Writing web copy

I have three seconds to convince you to read this article.  That’s the… Oh, you’ve gone.  I was going to say, that’s the average time someone spends on a website before deciding whether to stay or leave.

Your website is probably the biggest marketing tool you have.  Here are a few basic rules your website must follow to succeed.

1. Appearance doesn’t matter as much as usability.  Think of the Google website. Appearance matters, once your site is usable, because people judge your professionalism and reliability by the quality of the design.

So, look good but Don’t Be Different. People need to be able to find what they’re looking for and if your site doesn’t have the same layout as every other site, say your Content list isn’t along the top or down the left side, they get confused.

Other ways to make your site easy to ‘navigate’ are having a ‘previous page’ or ‘back’ button and being able to click back to the home page using a link on the logo.  And no pop ups. We all hate pop ups because they Visit my website thelewisexperience.co.uk  make us lose track; many of us block them.

2. Highlight important information with strong simple colours.  Black, white, red, blue, etc. Use space around important stuff to attract attention.

3. Speed is of the essence.  Web users are an impatient lot.  No watching paint dry or waiting for kettles to boil for them.  Unless the user has high speed broadband, clever graphics and big photos make a site slow to download. There’s no room for art for art’s sake, every image should mean something.

Users don’t like having to click more than three times to get to what they want.  Don’t have a Home Page that requires you to click to ‘enter’ the site and don’t have too many stages in the buying process.  If you have an e-commerce website, the ‘buy’ button must be prominent on every page including the home page- and the phone number as well.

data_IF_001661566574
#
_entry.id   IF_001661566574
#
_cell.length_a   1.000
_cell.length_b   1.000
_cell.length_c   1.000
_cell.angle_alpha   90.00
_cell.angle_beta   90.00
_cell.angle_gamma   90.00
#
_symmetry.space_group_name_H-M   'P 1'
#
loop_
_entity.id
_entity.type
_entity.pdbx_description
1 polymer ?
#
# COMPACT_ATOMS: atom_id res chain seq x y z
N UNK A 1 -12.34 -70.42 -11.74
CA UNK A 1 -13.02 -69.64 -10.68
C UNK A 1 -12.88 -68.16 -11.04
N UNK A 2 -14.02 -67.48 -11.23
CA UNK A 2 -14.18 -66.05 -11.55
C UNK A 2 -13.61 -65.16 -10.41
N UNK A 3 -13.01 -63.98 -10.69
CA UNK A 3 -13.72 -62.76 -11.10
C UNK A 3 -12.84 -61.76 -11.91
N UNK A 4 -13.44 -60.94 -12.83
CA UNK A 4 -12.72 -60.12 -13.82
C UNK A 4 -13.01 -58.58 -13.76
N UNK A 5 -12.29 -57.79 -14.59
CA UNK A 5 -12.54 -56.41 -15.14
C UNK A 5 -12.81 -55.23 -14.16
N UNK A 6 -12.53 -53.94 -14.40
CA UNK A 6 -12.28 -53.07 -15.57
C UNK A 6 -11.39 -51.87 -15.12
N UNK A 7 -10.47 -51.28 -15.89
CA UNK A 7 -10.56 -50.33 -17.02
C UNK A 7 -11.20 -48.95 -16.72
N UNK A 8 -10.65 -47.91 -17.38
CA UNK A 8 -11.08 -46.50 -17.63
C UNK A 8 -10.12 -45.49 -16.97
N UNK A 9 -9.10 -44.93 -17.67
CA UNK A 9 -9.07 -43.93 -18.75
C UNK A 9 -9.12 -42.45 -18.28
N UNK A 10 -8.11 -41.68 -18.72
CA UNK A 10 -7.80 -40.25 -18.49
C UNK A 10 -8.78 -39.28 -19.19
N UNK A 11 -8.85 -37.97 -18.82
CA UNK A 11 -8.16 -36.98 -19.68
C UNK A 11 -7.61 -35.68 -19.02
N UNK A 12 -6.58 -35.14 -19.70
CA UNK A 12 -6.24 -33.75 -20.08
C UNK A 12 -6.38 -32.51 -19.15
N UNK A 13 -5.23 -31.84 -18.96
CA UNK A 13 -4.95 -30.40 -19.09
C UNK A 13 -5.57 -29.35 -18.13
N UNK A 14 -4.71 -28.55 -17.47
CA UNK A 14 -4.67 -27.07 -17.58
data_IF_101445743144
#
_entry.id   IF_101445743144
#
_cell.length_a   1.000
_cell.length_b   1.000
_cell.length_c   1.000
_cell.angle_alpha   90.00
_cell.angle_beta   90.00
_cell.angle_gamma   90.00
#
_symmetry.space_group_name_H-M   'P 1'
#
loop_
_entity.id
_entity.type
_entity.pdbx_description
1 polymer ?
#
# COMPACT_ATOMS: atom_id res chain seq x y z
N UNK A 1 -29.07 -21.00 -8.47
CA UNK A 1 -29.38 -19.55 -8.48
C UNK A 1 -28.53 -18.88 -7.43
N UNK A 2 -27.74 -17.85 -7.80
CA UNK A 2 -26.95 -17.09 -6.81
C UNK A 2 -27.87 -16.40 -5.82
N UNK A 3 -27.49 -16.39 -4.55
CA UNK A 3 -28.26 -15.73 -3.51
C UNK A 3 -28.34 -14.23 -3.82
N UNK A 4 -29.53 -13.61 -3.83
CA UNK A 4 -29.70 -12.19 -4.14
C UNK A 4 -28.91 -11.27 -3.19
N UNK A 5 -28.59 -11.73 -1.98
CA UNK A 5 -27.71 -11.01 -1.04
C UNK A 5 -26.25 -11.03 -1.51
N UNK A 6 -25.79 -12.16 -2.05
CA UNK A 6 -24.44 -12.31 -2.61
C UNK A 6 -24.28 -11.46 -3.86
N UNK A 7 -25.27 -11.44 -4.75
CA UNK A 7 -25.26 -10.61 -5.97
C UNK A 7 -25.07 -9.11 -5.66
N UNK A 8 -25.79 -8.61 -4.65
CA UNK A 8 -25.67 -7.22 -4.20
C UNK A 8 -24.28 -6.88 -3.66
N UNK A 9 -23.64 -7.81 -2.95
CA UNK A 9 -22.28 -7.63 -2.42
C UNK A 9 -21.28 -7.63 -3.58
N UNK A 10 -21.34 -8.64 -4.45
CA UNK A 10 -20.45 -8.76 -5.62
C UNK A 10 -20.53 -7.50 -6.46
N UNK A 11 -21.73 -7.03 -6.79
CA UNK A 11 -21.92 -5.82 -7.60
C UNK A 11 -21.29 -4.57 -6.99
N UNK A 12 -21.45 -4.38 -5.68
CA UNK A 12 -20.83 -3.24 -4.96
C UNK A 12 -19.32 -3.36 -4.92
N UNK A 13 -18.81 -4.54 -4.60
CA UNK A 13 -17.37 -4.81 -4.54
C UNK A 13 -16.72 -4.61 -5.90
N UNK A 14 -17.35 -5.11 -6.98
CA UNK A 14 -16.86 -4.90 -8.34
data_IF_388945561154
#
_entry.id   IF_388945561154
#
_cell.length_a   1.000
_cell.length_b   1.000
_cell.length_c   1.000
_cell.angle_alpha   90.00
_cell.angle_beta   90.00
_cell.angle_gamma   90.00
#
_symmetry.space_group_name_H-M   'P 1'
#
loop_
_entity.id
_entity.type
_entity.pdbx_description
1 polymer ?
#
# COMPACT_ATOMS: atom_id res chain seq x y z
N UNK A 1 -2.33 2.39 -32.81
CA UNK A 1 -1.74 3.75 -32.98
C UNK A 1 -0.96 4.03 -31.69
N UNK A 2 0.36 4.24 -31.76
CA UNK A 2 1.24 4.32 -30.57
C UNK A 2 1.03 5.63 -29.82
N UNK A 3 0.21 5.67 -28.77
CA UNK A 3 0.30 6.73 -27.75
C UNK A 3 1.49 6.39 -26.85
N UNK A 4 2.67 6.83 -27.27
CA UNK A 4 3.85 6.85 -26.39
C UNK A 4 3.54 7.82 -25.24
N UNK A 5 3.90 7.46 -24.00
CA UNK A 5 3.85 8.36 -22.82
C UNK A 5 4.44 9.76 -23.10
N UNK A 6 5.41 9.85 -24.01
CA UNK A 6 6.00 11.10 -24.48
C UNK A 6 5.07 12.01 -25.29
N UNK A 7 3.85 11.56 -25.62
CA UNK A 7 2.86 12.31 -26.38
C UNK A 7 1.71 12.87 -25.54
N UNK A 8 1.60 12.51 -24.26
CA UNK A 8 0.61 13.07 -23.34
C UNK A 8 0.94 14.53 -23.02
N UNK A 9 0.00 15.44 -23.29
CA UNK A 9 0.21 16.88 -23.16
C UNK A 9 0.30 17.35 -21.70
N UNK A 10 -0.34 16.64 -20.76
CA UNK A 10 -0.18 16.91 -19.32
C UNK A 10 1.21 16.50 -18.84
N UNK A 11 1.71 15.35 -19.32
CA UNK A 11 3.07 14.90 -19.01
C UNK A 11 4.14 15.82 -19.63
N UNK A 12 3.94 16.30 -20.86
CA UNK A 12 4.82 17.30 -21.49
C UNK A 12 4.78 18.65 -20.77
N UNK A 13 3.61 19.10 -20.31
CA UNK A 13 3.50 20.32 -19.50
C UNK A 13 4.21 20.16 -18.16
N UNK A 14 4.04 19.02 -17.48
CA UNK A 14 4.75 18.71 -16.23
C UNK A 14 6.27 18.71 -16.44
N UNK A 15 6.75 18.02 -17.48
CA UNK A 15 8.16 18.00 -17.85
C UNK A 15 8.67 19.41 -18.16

Keep each page simple.  Most people give the page a quick scan. One clear topic per page, if possible, means the visitor doesn’t have to make choices about what to read.  Even the Home Page should emphasise no more than four main tasks- the things visitors are most likely to want to do.

4. Your site must be easy to read. Not everyone has perfect vision or the latest 20 inch widescreen monitor. Allow users to re-size the type to a bigger size. It must also be ‘liquid’ so that it will adjust on a low resolution old style screen, rather than cutting off the right-hand side.

Make sure the text contrasts with the background.  Your older (richer) visitors will really appreciate this. Google, Yahoo, Amazon, BBC all prefer a white background- and they should know.

5. Make your site interactive.  Give visitors the chance to comment or ask questions, or even to talk to each other.  A site which welcomes comments adds credibility to the company’s wares.

6. Don’t think anyone can write the words.  The web requires a special way of writing: information-carrying words, actionable phrases, keywords, lean prose.  Research shows that changing ordinary text to web-orientated text can double website usability.  For example, ‘The Hills Are Alive’ is a fine headline for a mailing or brochure but ‘The Sound Of Music’ is what works on a web page.  Unless you’re an expert, pay an editor to go over all your text and rewrite it for the web. On the other hand, if you do have writing skills, take a look at my 7 Tips For Writing Web Copy.

7. Research why people are visiting your website. They may want to know what’s on, prices, how to find you, what your show’s about, how to buy a ticket or simply ‘who are you?’.  The Home Page should let people know they’ve come to the right place and offer a few samples.  (‘Welcome to Anytown’s largest theatre where you can find out information about forthcoming shows, about the venue and buy tickets online’).

Test!  Observe half a dozen people using your site- where they get stuck, where they go wrong.  And employ the analysis tools that are often available from website software or servers or from Google Analytics to find out the pattern of visitors’ usage.  Use this information to improve your visitors’ experience.

For your homework, check out sites like useit.com and thesitewizard.com or Jakob Nielsen’s book Designing Web Usability.

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